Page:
By the end of Giuliani’s first term, the mayor bounced Lynn from his cabinet and set him up in a job as one of several commissioners on the Tax Appeals Tribunal. Lynn, 48, is now on leave from that post as he seeks to fill the council seat vacated by Tom Duane, who was elected in November to the state senate.

In a field of five candidates, Lynn is considered a front-runner along with Christine Quinn, a former Duane aide who headed the Gay and Lesbian Anti-Violence Project. Carlos Manzano is expected to pull heavily in Clinton and Hell’s Kitchen, since he is backed by the powerful McManus Democratic club, but his base does not reach into the district’s heart in the West Village and Chelsea.

Housing issues will be central to the race, and some of Lynn’s friendships are troubling tenants. The candidate describes former Lower East Side councilmember Antonio Pagan as a “dear friend,” but tenants see him as a shill for landlords. Pagan has backed another Lynn pal, Donald Capoccia, whose firm has been selected by the city to develop former community gardens on the Lower East Side into middle-income townhouses.

Some West Side voters have viewed suspiciously Lynn’s suggestion that middle-income housing be built in the district, wondering if he intends to reward his friend. But Lynn told the Voice that Capoccia, whom he describes as “family,” is “too small” to implement Lynn’s vision of 30,000 to 70,000 units of new middle-income housing. He says he sees no need for more low-income housing in the district.

Also controversial is Lynn’s 1995 letter to an SRO tenant in which he referred to his acquaintance with one of the city’s most notorious landlord teams, Robert Sigmund and Thomas Iveli. Lynn wrote the letter after seeing the visibly sick HIV-positive Sigmund-Iveli tenant on television describing the bad conditions in his apartment. Duane, a councilmember at the time, also appeared with the tenant. Lynn wrote to the tenant, “Since I know Tommy Ivelli [sic], I called him. You’re gay, Tommy’s gay, and I have been an activist for over 20 years.” He then offered to come over with Capoccia to make the necessary repairs, and warned, “Don’t call sister Duane, all she’s interested in is publicity.”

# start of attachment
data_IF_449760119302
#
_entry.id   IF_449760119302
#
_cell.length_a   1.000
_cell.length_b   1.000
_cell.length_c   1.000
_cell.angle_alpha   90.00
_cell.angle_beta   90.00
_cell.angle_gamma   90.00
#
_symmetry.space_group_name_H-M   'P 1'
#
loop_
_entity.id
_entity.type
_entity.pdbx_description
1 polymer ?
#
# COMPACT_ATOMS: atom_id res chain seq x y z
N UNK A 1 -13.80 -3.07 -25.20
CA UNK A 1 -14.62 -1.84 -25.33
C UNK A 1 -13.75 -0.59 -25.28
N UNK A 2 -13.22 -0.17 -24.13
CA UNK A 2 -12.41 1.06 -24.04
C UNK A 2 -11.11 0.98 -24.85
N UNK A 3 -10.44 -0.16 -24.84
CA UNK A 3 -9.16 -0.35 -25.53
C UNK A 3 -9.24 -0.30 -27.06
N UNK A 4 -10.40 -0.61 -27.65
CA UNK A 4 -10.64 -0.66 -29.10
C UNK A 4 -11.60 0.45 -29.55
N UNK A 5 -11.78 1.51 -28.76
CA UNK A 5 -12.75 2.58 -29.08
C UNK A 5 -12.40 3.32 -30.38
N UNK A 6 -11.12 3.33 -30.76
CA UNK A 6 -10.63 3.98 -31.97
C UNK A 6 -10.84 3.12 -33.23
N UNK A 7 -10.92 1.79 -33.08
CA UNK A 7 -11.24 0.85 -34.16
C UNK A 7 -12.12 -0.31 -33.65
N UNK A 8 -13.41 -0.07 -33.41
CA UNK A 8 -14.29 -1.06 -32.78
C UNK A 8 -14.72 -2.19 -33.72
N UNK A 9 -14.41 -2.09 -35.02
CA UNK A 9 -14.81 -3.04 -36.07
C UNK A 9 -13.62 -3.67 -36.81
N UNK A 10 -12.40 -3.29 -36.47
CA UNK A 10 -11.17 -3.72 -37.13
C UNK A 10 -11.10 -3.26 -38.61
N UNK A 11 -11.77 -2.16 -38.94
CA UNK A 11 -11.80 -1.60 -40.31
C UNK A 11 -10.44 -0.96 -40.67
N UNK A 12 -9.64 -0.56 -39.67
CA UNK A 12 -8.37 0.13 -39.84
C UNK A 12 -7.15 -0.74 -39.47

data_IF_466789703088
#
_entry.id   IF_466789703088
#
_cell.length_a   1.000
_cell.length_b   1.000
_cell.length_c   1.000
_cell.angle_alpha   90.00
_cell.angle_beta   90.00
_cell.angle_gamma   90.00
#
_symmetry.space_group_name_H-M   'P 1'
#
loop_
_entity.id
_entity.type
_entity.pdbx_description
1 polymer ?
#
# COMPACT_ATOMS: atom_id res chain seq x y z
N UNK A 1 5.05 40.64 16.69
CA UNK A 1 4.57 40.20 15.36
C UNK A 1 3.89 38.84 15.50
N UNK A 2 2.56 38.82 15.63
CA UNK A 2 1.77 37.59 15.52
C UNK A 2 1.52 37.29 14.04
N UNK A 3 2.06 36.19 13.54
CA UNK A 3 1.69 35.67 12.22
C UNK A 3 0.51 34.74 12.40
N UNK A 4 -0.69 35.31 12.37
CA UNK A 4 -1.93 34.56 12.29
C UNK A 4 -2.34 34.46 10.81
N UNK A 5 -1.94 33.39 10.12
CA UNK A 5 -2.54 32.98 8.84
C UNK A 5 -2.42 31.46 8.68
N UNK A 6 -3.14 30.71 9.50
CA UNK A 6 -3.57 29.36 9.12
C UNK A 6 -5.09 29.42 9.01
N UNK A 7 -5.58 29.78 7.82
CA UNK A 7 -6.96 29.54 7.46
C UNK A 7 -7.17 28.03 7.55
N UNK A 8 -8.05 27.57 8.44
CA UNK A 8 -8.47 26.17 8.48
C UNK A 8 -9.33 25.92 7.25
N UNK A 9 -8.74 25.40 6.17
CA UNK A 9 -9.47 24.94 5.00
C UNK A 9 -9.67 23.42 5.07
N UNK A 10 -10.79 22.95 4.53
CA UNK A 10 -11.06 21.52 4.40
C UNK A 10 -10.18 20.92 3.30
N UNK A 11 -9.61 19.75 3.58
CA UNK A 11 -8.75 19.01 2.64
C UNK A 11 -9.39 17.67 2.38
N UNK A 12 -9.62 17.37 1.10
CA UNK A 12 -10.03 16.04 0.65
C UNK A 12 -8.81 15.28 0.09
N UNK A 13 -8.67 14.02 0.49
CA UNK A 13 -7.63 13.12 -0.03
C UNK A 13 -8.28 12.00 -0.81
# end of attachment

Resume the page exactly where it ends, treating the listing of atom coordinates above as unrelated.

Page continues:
Lynn calls the missive “a private letter sent by one gay man to another. This is really not a campaign issue. It’s a smear,” said Lynn, who blames Quinn for circulating the letter. (The Voice did not get the letter from Quinn or her campaign.) Lynn told the Voice that he had met Iveli 20 years ago, but has no relationship with him and does not know Sigmund. The tenant, who has moved to Florida, did not take up the offer, which Lynn describes as a “mitzvah.” But in a district where posters denouncing Sigmund and Iveli still adorn windows, the mitzvah could translate into a mistake at the polls.

Sigmund and Iveli’s egregious reign on West 22nd Street has won them headlines like “Landlords from Hell” and repeated standing on lists of the city’s worst slumlords. In 1996, Sigmund was sentenced to two months in jail for attacking a photographer with a chair. The pair still face charges from a state housing agency that they allowed drugs and prostitution to overrun their buildings, failed to make even the most minimal repairs, and retaliated against tenants who complained. Iveli did not return calls.

Lynn agrees the landlords are problematic. “They have operated on the cheap for years,” says Lynn. “If they can’t make repairs, they should get out of the business.”